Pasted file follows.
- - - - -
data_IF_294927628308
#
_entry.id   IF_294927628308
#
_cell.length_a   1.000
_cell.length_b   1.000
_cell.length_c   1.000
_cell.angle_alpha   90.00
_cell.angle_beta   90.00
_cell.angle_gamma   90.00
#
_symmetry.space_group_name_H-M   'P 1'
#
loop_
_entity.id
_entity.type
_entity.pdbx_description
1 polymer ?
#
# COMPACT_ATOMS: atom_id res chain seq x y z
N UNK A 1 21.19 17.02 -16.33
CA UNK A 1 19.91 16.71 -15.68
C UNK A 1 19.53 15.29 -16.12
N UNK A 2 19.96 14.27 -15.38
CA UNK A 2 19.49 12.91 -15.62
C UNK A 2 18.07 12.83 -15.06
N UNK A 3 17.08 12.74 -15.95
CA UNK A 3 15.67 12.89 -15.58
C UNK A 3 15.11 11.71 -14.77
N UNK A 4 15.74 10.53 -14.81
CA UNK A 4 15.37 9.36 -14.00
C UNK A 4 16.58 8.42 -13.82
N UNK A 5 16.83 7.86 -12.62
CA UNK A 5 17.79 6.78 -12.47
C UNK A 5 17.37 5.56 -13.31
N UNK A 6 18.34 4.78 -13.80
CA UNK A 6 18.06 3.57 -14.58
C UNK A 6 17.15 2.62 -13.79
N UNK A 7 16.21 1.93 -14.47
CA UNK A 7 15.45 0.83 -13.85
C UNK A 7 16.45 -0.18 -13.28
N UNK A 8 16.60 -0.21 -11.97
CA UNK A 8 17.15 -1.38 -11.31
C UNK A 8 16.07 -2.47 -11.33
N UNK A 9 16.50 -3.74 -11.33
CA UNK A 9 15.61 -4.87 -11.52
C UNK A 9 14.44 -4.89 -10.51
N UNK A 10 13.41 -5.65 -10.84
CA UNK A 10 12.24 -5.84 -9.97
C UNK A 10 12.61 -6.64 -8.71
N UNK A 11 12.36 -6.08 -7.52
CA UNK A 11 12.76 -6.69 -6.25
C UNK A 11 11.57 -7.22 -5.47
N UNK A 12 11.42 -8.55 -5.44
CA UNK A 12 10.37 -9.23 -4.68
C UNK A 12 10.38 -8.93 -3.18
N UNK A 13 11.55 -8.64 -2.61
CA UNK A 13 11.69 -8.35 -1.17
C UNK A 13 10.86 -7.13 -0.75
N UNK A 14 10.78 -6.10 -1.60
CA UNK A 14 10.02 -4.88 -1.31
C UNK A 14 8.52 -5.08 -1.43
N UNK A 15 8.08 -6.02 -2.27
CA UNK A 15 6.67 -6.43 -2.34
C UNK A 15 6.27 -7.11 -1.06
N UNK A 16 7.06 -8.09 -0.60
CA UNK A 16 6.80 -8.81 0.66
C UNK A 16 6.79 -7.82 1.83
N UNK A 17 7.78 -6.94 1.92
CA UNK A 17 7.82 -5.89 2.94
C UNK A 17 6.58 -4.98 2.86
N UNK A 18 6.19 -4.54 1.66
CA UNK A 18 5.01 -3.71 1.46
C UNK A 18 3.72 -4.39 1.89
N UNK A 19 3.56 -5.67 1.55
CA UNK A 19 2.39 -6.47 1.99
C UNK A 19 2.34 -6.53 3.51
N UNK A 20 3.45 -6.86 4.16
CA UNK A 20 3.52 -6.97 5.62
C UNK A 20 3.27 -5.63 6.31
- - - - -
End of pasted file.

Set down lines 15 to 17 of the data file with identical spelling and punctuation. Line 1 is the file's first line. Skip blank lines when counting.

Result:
_entity.id
_entity.type
_entity.pdbx_description